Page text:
“I guess—” She almost admitted everything. How she had gotten the two of them tangled up with EdiTech. And how her plan to untangle them had gotten Josie killed. The words quavered at the tip of her tongue, ready to leap out of her mouth and condemn her. But Elzibek could not know the whole truth. Elzibek could not absolve her of what she’d done, and Rana would not let her try. The Enclave wanted her for itself, and she would not let it sink its claws into her. “I just want to be safe.” It wasn’t a total lie, but she knew she’d never be truly safe.
Elzibek’s eyes lingered on the horizon where the EdiTech facility glowed like the setting sun. “We all want to be safe. Even Caladon in his fortress.”
Rana laughed bitterly. “He’s nothing like the rest of us.”
“Alizar and I and the rest of the Instars are nothing like everyone else,” Elzibek said. “If you accept the mod, you won’t be either.”
Rana’s curiosity got the best of her. “What’s it like?”
“It changes you, just like any mod. You don’t notice the effects for a while, but eventually you see people change around yourself, faster than you’re changing. You blink and those people are gone, replaced by new faces. And after many years, many decades, you start to notice that your own mods aren’t as fresh as they once were.” Elzibek wasn’t looking at Rana anymore; she stared into the fire and the flames burned in her eyes. “The mod is a dam holding back time. And eventually time starts leaking through the cracks.”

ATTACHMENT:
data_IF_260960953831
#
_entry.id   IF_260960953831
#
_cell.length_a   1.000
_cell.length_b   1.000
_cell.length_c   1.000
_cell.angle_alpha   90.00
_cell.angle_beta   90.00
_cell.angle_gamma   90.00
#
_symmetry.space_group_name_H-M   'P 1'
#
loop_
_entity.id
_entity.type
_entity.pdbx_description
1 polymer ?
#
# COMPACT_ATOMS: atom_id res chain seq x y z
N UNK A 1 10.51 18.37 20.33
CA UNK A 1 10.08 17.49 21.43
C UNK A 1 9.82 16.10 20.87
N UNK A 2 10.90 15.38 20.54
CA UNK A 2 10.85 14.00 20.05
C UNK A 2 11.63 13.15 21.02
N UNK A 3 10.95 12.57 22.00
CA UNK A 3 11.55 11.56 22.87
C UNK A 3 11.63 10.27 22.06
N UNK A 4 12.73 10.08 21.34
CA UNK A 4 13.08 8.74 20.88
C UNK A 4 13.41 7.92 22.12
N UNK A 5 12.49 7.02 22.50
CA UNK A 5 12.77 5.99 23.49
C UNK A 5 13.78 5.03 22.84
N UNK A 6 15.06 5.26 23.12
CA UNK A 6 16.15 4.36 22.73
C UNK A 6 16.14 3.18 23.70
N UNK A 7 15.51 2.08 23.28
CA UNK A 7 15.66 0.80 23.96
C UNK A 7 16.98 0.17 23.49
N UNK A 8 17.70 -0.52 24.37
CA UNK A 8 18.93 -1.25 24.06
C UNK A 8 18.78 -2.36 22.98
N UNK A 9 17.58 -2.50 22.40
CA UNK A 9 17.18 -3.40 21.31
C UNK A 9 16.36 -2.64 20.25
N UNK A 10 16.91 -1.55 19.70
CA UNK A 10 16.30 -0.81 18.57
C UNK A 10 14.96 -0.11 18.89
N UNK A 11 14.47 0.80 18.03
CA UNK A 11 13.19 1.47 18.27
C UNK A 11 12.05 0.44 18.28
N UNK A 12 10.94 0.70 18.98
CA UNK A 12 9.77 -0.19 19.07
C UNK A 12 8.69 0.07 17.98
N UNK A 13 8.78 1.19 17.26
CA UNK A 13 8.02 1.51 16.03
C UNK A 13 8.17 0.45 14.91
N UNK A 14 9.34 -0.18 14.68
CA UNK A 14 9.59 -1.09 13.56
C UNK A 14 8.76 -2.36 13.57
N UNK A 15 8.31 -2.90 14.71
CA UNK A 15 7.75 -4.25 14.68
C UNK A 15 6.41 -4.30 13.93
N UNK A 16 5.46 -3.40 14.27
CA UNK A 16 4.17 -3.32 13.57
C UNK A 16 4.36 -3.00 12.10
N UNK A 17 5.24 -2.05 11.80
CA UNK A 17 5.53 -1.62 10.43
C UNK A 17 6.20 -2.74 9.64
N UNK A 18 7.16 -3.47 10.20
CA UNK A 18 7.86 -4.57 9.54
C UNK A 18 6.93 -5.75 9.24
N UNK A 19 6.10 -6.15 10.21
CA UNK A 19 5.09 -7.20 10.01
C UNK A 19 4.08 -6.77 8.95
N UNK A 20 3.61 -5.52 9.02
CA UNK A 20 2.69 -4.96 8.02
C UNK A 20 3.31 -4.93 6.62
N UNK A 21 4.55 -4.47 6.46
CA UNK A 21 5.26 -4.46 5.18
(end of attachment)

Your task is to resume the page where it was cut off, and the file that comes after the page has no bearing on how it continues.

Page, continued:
“What made you do it?” Maybe Elzibek really was as selfless as she pretended to be. Or perhaps she was running from something too.
Elzibek turned her attention back to Alizar. “When I was seven, the storms came weeks earlier than the forecasts predicted. They hit hard and fast, and within a day, they had wiped the Enclave out to the plains. My family was gone.” Elzibek scrubbed her red hands on her threadbare cloak, and her voice faltered. “Everyone rebuilt. I begged them to move the Enclave out of the valley, but they said the Enclave had always been here, and here it would stay. And look around, Rana. We’re still in this valley. People carried on with their lives, but how could I? I asked to join the Council. I am the reason the Enclave has been rebuilt to withstand the storms. I am the reason the Enclave thrives even as the floods worsen. But my family is still gone. And so it is my burden to remember the past. My family was a sacrifice—the catalyst for transformation. I was a sacrifice of a different sort. We all make sacrifices, Rana.”
Rana knew plenty about sacrifice. She didn’t want any more. EdiTech had smothered her in a silk cocoon, and she would not stay in the Enclave and let them transform her into a different sort of unnatural creature. Just a few more days, and then the storms would come. And if she were lucky, the rain would wash away the Enclave and all of EdiTech with it.
Rana started awake when a blue mote lit up the corner of her vision—a comms message. Hopefully it was the Council rescinding their offer.
“Anvar Caladon is coming for you tomorrow.”